Not taking the time to architect an appropriate environment can lead to the inefficient provision of resources; just as the ability to expand storage capacity indefinitely can lead to poor data management practices. The convenience of cloud can serve to undermine its economic benefits, thereby exacerbating rather than easing ever-decreasing budgets. Working in partnership with local authorities to free IT departments of the mundane but critical task of managing infrastructure services can return intellectual capacity back to the organisation. Whilst this offers benefit in isolation, we should view it as merely being a step in the right direction.  We need to help organisations leverage this additional capacity to help transform their business. Identify opportunities to re-engineer processes to remove waste, streamline effort and increase the relevance and utility of the public services they provide.

Cloud service providers need to help our customers understand that agility can often lead to inefficiency and elasticity can give way to indiscipline.

The opportunity exists for Industry to work in the interests of local authorities to set the conditions for success, and in doing so, enhancing the wellbeing and opportunities for current and future generations.  This partnership between Industry and local authorities must however extend beyond a transactional supplier and customer relationship.

Cloud and technology partners equipped with relevant services, appropriately skilled resources and the core values to make a long-term investment can be the catalyst for change. I contend that working in partnership with local authorities to deliver the right outcomes for citizens extends beyond being rewarding work; it is becoming essential activity, as without it, the ever-increasing burden on public services from a growing and aging population will lead to increased social inequality.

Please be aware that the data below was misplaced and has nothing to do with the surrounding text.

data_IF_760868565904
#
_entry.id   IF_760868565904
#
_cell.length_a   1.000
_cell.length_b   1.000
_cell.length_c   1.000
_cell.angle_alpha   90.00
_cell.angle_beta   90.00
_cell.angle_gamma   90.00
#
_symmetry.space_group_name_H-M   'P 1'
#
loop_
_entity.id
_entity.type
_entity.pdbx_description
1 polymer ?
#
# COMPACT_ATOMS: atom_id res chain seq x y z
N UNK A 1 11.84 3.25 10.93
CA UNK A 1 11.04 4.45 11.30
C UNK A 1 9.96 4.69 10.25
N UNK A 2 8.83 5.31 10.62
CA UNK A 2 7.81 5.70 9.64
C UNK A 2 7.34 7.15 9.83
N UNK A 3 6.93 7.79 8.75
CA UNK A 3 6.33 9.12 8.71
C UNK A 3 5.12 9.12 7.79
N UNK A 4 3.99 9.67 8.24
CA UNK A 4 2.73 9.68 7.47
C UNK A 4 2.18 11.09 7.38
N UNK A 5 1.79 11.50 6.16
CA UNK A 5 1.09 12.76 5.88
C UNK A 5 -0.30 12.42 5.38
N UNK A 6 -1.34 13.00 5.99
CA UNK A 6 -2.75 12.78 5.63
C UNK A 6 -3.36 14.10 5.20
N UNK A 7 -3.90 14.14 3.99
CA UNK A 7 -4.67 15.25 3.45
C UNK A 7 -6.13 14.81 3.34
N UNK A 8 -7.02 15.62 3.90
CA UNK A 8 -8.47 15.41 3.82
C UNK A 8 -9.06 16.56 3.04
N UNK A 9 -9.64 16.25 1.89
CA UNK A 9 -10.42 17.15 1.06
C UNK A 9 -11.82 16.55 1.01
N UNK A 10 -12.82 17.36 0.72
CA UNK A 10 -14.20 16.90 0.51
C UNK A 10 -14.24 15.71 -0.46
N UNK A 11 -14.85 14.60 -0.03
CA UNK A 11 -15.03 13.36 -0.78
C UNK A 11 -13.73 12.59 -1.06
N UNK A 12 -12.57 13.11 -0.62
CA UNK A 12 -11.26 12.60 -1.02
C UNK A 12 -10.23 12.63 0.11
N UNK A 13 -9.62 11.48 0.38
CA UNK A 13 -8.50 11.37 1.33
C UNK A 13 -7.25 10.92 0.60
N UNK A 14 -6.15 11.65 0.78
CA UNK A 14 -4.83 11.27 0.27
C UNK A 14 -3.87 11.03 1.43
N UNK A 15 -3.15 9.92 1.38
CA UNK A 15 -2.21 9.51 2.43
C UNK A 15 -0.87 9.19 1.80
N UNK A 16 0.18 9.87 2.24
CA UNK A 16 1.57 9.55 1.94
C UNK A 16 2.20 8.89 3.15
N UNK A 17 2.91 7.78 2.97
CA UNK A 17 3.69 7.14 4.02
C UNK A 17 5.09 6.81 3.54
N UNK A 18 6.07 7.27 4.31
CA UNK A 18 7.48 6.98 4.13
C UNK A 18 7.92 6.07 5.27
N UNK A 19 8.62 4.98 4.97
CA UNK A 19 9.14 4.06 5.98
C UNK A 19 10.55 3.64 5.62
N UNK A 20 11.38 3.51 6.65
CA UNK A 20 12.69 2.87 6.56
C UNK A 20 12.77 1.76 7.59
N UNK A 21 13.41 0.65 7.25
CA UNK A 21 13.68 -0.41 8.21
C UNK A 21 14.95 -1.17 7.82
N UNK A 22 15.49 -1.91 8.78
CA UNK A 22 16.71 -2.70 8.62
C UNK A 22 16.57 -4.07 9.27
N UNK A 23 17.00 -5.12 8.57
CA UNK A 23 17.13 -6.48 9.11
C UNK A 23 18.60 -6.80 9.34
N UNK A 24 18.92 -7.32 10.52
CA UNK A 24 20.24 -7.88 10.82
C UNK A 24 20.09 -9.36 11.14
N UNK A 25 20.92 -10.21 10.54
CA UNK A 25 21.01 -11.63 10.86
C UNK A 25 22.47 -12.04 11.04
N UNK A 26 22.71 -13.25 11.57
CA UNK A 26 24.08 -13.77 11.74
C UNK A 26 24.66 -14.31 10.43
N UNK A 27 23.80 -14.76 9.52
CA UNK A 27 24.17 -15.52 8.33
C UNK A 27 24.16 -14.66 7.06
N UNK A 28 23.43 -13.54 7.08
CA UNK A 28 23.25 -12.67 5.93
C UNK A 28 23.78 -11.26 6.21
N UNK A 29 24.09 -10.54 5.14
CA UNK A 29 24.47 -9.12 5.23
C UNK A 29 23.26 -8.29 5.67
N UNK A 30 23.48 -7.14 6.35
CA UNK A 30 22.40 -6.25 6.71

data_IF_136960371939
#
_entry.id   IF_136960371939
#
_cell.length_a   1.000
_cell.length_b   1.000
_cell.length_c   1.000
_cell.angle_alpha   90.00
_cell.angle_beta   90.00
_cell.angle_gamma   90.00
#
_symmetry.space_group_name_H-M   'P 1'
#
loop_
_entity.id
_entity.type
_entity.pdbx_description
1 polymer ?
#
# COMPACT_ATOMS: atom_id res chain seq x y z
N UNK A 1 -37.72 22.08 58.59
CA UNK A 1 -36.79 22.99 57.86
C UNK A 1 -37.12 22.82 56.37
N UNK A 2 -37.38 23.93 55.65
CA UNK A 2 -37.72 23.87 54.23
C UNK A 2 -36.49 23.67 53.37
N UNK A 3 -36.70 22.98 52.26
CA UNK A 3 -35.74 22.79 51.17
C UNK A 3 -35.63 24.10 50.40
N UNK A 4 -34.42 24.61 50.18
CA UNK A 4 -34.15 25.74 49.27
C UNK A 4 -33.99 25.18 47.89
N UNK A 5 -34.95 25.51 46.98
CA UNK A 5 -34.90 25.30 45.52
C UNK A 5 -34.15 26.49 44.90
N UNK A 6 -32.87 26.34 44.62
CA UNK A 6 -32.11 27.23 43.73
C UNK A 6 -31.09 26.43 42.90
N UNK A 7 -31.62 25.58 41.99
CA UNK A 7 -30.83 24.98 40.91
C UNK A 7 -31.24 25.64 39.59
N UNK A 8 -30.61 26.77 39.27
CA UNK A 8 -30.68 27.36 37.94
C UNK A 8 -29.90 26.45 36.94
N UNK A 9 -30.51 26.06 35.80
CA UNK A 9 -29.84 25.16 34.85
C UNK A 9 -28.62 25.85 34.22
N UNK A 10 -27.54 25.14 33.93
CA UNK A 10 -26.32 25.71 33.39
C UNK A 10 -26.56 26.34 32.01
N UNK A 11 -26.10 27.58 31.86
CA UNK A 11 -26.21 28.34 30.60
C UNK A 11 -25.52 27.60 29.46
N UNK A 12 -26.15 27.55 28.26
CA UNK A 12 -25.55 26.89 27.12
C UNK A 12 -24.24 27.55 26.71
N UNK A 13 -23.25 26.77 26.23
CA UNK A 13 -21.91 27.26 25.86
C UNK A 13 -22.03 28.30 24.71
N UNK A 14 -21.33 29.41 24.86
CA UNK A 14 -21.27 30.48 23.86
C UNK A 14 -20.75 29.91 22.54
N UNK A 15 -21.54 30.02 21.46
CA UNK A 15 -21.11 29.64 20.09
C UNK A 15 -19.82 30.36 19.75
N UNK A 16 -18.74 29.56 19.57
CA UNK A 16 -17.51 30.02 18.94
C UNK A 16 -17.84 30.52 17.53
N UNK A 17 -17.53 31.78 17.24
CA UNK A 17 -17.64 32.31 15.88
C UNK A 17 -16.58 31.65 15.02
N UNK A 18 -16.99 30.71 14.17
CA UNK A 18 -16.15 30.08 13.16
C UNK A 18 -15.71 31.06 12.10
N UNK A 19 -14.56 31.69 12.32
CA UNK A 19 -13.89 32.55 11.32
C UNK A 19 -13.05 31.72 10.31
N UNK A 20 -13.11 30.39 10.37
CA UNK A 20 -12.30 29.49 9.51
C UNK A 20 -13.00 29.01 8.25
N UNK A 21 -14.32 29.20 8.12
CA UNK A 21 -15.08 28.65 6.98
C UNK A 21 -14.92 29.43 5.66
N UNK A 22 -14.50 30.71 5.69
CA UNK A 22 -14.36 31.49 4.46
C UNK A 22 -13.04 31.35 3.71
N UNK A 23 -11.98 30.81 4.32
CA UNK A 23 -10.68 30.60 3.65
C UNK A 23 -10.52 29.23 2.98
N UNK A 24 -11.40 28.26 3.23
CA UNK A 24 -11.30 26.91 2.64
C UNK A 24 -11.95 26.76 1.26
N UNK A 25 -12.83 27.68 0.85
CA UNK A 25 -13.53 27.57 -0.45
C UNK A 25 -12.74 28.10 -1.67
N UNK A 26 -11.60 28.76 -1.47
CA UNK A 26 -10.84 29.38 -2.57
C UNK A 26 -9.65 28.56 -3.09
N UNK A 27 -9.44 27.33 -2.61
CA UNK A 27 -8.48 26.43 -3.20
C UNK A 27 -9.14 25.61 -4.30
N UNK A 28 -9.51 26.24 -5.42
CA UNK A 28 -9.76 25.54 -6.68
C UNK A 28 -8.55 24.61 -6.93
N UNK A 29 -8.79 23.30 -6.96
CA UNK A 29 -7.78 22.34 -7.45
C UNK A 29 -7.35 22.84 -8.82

This partnering approach requires shared investment and common values, as the challenge facing local authorities, and in turn the tech industry in its endeavour to be part of the solution, is significant. Whilst the mandates of local authorities and overall extent of their challenge may be similar to one another’s, they are each grappling with their individual constraints and unique set of problems. This landscape requires a joint willingness to re-think what it requires to be successful in an age of overly constrained resources and ever-increasing need.  

Local authorities require the tech industry to be outcome providers ahead of technology providers.

There is no one size fits all approach to delivering success in this environment. The all-out adoption of cloud services is no more relevant to this challenge than maintaining a wholly traditional approach to data centre management. The solution will sit somewhere along the continuum between traditional infrastructure and full cloud adoption. To be relevant in this situation, the tech industry needs to be intimate with the challenges, which requires an investment in time and a level of empathy. It needs the resolve to work unwaveringly in the interests of local authorities and not be swayed by any internal investment decisions. 

Local authorities require the tech industry to be outcome providers ahead of technology providers. If the tech industry has the appetite to do all of this and invest emotionally, financially and intellectually in the challenge, it can be an enabler to improve social, economic and environmental factors in our communities. 

This is the time for the tech industry to play its role in society! 

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Chris Hazell

Chris Hazell

Programme Manager - Cloud, Tech and Innovation, techUK

Sue Daley

Sue Daley

Director, Technology and Innovation

Laura Foster

Laura Foster

Head of Technology and Innovation, techUK


Jeremy Nash

Jeremy Nash

CEO, Centerprise International